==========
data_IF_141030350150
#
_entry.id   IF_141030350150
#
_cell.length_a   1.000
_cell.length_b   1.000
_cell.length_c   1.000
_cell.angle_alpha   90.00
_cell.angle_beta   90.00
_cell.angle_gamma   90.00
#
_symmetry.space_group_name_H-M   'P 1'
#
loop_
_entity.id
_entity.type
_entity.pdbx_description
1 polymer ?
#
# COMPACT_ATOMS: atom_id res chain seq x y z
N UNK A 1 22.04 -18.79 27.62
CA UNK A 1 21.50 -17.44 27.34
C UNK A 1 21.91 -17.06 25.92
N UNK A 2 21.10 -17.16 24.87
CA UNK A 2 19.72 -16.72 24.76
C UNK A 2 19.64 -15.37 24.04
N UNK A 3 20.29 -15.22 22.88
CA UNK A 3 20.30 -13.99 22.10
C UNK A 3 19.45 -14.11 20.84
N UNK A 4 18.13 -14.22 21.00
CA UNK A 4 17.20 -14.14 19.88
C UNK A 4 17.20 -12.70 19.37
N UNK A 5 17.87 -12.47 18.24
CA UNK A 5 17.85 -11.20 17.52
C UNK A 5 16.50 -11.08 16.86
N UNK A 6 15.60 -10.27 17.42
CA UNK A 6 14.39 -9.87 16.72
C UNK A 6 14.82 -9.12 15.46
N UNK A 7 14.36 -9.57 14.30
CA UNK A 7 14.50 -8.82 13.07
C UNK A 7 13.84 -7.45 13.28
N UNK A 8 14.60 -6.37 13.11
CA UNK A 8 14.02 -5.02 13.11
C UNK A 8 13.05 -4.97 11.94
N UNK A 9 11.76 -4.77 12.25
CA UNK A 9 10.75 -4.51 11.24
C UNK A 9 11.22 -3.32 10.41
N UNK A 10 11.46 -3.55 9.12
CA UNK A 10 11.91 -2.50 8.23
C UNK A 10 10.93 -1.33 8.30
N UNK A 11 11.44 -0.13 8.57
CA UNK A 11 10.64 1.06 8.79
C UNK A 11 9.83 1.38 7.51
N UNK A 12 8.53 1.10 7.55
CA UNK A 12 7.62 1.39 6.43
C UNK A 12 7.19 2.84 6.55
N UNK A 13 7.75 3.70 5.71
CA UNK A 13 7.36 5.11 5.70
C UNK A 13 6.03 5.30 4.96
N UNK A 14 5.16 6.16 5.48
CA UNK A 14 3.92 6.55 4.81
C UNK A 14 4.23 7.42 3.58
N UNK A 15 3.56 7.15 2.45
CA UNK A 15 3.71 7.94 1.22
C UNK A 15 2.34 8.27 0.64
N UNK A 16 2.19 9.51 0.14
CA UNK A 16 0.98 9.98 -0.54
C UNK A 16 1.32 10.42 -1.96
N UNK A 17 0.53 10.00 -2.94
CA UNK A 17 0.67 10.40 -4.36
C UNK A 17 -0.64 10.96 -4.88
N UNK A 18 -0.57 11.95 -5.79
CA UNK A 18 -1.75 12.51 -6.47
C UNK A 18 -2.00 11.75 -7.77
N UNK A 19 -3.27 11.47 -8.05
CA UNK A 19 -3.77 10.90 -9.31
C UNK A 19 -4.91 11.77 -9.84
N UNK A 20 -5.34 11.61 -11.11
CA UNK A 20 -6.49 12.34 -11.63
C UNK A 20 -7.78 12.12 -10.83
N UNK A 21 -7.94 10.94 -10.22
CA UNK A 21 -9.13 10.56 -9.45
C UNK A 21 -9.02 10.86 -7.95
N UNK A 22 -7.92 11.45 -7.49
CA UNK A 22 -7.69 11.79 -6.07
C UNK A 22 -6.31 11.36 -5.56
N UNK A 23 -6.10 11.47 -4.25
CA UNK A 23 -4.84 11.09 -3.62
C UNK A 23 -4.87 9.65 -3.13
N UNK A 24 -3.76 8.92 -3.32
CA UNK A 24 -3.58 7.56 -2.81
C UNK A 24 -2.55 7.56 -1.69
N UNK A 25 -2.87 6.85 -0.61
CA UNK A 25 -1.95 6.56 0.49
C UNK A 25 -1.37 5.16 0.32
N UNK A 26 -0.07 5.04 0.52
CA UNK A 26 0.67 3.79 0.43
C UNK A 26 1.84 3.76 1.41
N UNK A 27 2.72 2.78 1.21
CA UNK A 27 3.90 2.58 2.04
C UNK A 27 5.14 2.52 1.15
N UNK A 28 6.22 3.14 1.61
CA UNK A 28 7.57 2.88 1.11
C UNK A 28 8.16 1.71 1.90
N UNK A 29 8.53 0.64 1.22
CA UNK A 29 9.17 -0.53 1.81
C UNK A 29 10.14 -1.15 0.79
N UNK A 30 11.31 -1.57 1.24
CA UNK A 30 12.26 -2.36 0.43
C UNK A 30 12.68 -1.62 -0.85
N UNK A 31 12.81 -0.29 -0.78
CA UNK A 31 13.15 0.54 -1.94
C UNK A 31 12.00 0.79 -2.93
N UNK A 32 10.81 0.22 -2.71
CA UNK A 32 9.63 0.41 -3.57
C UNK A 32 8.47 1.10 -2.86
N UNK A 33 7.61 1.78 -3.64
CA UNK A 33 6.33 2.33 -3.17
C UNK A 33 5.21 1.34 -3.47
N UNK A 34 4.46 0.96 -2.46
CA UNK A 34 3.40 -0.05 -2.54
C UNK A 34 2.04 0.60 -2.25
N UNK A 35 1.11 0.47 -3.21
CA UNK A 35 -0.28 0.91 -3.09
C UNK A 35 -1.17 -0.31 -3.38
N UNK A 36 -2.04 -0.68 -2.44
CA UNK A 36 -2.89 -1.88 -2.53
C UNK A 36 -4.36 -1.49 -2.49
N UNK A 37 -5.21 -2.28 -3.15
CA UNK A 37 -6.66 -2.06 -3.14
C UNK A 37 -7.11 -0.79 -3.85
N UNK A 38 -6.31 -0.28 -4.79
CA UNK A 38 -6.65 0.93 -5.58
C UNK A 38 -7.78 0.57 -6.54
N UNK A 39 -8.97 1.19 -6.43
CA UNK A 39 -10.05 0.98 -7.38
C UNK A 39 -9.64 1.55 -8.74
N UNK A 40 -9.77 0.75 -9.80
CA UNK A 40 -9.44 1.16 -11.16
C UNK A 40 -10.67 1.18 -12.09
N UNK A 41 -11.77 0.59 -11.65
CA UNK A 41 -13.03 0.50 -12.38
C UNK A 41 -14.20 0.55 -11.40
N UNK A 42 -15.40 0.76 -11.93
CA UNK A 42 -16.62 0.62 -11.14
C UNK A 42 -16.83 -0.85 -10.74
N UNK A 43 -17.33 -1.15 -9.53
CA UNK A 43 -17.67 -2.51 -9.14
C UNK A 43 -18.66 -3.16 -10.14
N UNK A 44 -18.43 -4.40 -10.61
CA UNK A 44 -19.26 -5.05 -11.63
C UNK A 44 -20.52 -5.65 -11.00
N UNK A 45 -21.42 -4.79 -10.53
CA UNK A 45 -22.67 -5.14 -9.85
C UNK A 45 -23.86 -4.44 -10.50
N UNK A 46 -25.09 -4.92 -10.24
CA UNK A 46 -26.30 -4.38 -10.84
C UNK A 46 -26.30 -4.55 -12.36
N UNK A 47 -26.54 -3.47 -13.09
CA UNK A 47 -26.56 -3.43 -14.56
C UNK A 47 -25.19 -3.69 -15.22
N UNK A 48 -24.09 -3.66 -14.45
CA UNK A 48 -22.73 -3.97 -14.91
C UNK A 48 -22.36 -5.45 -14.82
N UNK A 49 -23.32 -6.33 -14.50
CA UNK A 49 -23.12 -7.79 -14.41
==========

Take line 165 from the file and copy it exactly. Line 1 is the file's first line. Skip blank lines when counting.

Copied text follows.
N UNK A 49 -23.32 -6.33 -14.50